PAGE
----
Letters from Patagonia
The Southern Andes rise on either side of the characteristic red of a bog covered in Sphagnum magellanicum moss.
13 September 2013 by Tim Roland
The potential of the peatlands of southern South America as sources of information about past climates has been neglected compared to those of the Northern Hemisphere. Scientists have been tramping through the bogs of Tierra del Fuego in an effort to redress the balance.
"We'll be walking in Charles Darwin's footsteps," I announced grandly at London Heathrow, a few days into the New Year. Patagonia, my destination, has always held a mysterious fascination for explorers, travellers and those following la ruta del fin del mundo - the road to the end of the world. It wasn't just Darwin we'd be following, but Ferdinand Magellan, Bruce Chatwin and any number of hopeful nineteenth-century gold prospectors!
Thirty-six hours, four flights and over 8000 miles later, I find myself squelching across some of the world's most pristine peatlands. The snow-capped Southern Andes rise steeply on either side, and the bright red Sphagnum magellanicum, the moss species so characteristic of these bogs, contrasts sharply with the blue sky of an unseasonably warm austral summer.
Writing in The Voyage of the Beagle, Darwin was clearly in awe of the landscape around him as he landed on the Isla Grande de Tierra del Fuego, at the southernmost tip of Patagonia.
"A single glance at the landscape was sufficient to show me how widely different it was from anything I had ever beheld."
Some 180 years later, the region still evokes a feeling of wilderness that is hard to imagine anywhere else. As we trudge further up the valley, it very quickly becomes clear that the peatlands of southern South America themselves are also unique, not just in their geographical distribution, but also their surface vegetation and topography. Despite having visited numerous bogs across Europe and North America, none of us had seen anything quite like this!
Collecting plant samples
So what is so special about the region's bogs - why have we travelled halfway across the world to visit them? The answer is simple: the NERC-funded PATAGON project aims to explore the potential of the region's exceptional peatlands for palaeoclimatic reconstruction.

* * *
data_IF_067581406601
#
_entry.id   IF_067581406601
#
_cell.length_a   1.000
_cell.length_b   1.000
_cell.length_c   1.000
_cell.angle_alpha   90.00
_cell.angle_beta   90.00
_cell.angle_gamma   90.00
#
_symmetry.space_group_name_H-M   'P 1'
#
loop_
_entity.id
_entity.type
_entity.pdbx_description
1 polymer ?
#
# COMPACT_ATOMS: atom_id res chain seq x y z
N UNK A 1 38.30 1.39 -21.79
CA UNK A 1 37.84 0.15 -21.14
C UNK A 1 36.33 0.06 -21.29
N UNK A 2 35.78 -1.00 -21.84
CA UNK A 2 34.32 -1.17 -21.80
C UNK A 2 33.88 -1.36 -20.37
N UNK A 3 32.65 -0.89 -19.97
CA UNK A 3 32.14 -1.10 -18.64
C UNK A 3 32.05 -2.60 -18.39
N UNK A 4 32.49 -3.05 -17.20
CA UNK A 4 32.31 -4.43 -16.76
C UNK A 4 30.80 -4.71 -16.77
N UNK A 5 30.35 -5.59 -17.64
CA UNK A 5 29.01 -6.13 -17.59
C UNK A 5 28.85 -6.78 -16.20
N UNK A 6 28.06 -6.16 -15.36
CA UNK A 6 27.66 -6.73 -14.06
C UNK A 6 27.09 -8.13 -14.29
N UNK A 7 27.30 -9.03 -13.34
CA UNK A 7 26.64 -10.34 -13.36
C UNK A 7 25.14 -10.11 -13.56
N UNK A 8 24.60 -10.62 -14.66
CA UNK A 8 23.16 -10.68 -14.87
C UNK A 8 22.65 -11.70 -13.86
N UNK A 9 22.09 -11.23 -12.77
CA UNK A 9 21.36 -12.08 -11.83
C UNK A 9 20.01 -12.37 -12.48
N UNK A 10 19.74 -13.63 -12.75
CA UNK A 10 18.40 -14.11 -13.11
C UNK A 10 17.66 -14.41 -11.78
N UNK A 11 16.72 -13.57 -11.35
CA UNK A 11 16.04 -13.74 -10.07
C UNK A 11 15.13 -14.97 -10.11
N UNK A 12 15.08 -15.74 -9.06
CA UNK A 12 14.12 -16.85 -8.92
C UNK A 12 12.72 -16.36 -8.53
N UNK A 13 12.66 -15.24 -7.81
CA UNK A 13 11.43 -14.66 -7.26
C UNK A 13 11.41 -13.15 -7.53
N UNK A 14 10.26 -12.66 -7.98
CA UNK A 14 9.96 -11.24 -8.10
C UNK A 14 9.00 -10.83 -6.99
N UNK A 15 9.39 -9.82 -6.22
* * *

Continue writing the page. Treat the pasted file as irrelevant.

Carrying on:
Peatlands occupy about three per cent of the Earth's land surface, but this distribution is heavily skewed towards the north. In fact, recent estimates suggest that, outside the tropics, bogs in the Southern Hemisphere represent just over one per cent of the world's peatlands, and are largely limited to southern Patagonia. Despite these figures, the region's bogs possess a wealth of scientific interest, but a historic bias towards sites in the Northern Hemisphere has left the South comparatively underrepresented in terms of palaeoclimate studies. This hampers our ability to examine where climate change has happened, and is happening, and to evaluate the predictions of climate models.
The PATAGON project also presents an excellent opportunity to examine peatlands in their natural state, as many northern bogs have been heavily modified by humans - in some cases as long ago as Roman times. Sadly, southern bogs too are coming under increasing environmental pressures, largely at the hands of those wishing to exploit the peat for fuel and fertilizer - this makes their examination even more timely.
The project involves academics and research staff from Aberdeen, Southampton, Swansea and Plymouth universities. It aims to apply techniques to learn about past climates by analysing peat, which were largely honed in the Northern Hemisphere, to the remote bogs of southern South America.
The project's study sites are ideal for research into past climatic variability in the Southern Hemisphere, owing to their position in the path of the Southern Westerlies, a major circulatory component in a complex region of the Earth's climate system, which also includes the Southern Annular Mode - a shifting pattern in the atmospheric pressure gradient between Antarctica and the southern mid-latitudes - and the El Niño- Southern Oscillation.